Daihatsu Gran Max
It’s actually a funny story how I came to test this rather odd vehicle. I was sitting at work one day when I got a call from the Daihatsu press fleet lady, as happens from time to time. She said she had this Gran Max for me to test and, not really knowing the Daihatsu range too well, I accepted the offer and went on my way. Only to find later that I had just said yes to a week with a little one tonner.
Right. I haven’t the faintest idea what to write if I’m honest. So I’ll start on the inside and work my way out. To say the interior is barren would be an understatement. There are solitary confinement cells in Siberian prisons with more gadgetry than the Gran Max. It was well laid out however. The gear level protrudes from up on the centre consol (much like the new Toyota’s) which allows for a third person to sit in that middle seat more comfortably. Which is an especially nice feature for those blue collar blokes who no longer have a gear lever so perilously close to their groin.
From the outside it looks like any other one tonner. Was it not for the distinctive Daihatsu looking front headlights there’s no telling the Gran Max apart from any other. So not much to report on here.
How does it go? Well, much like an old bakkie to be honest. Like those back in the day before bakkie’s became “luxury” vehicles. The suspension is sprung to carry a one ton load, so with nothing on the back it feels like you’re a rookie at his first rodeo. And the seats are about as comfortable as riding bareback on a bucking bronco.
The little 1.5 litre petrol engine was completely baffling. Who in their right minds puts a petrol engine in a one tonner? To make up for the complete lack of torque, they mess with the gear ratios and in doing so they’ve made the Gran Max impossible to drive at highway speeds. The engine sounds like it’s doing seven million rpm when you get up to 100km/h. And noisy…my word it’s like sitting in the middle of a fully fledged construction zone. Guess the blue collar blokes don’t mind considering that what they do all day in any case.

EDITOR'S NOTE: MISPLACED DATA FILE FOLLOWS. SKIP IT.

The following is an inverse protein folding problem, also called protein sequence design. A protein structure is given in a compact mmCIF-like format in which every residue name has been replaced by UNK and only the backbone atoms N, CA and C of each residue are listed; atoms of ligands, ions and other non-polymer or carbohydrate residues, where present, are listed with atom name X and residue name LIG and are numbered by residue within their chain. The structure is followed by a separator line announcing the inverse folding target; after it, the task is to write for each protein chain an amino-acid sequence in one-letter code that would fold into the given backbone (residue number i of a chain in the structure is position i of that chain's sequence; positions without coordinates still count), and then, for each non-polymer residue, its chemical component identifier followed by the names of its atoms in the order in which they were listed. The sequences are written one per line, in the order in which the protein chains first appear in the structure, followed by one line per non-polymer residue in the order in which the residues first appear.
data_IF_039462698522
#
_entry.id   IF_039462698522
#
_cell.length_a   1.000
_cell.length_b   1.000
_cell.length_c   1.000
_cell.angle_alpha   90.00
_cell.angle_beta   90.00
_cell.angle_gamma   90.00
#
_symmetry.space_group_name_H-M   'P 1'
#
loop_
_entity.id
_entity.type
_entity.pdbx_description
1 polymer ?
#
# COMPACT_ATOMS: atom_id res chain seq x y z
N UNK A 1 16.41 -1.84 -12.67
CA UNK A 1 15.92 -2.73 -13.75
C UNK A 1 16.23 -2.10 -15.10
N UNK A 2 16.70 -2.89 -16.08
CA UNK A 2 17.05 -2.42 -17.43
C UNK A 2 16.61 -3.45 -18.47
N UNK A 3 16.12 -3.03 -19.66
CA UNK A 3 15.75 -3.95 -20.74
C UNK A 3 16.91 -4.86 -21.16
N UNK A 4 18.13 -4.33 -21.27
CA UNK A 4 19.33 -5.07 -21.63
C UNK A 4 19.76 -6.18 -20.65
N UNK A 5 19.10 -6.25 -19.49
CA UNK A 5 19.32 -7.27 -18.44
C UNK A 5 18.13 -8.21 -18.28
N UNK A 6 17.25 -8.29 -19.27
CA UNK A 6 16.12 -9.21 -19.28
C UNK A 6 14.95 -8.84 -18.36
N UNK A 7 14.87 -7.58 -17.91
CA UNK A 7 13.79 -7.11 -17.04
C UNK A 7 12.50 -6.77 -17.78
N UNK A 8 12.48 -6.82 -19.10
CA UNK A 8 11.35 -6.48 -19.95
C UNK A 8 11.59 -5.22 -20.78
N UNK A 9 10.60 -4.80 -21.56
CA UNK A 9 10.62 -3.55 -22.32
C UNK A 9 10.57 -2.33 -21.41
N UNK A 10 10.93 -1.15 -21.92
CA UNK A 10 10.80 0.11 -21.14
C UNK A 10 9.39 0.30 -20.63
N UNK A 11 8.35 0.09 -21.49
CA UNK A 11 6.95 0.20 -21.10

It was however rather fun to drive around town. Obviously the little petrol engine is somewhat more sprightly off the line than a diesel equivalent. But it was a combination of sitting right over the front wheels and the simplistic handling that made this car a laugh to drive – I even forgot what a right spanner I must’ve looked.
And this is what Daihatsu have picked up on in their marketing blurb. This “optimises usefulness in the city” apparently, which I agree with entirely. It’s great in and around town. But how many construction sites are next door to where the building materials are sourced? Not in South Africa I can assure you. So you’ll have to venture onto a highway, which as I’ve explained is a frightening and horrible experience.
Considering I’ve never done a solid day hard labour in my life, it was tough to decide how to test the load capacity. Anyway, it’s not like I have a never ending supply of sand or bricks to load up and carry around for the day. So in the end I headed to my folks place where my father was doing some small alterations to the house. A couple bags of sand and cement were all that was needed, and obviously the Gran Max had no trouble. Taken to the limit of the load capacity however and I think the little engine may struggle.
My last concern in this. Why do Daihatsu insist on preceding their cars names with “Gran”. Do they mean “Grand”? Surely not. Maybe it means something in Japanese. But in the English speaking world is seems a bit out of place.
The whole car is rather out of place in fact. In a market dominated by Hyundai and their diesel one-and-a-bit tonner, Daihatsu has brought a spoon to gun fight.
Unless you’re looking at the price tag that is – something I’d be most concerned about if I owned a small construction company, for example. At a smudge below R125,000 the Gran Max provides a saving of around R30,000 on its competition. That’s far too big to ignore. And who really cares if your driver is slightly uncomfortable, goes partially deaf or can’t reach the stipulated 120km/h on a highway? I sure wouldn’t.
Price: R 124,995
Engine: 1,495cc 4-Cylinder, 16-valve
Power: 71 kW
Torque: 134 Nm
Acceleration (0-100 km/h): Not stated
Top speed (km/h): Not stated
Fuel consumption (l/100km): 7.5 – unloaded
PS – excuse the quality of the photographs; I had to take them over the weekend at a car show with my phone because Daihatsu haven’t supplied press photographs through the usual channels.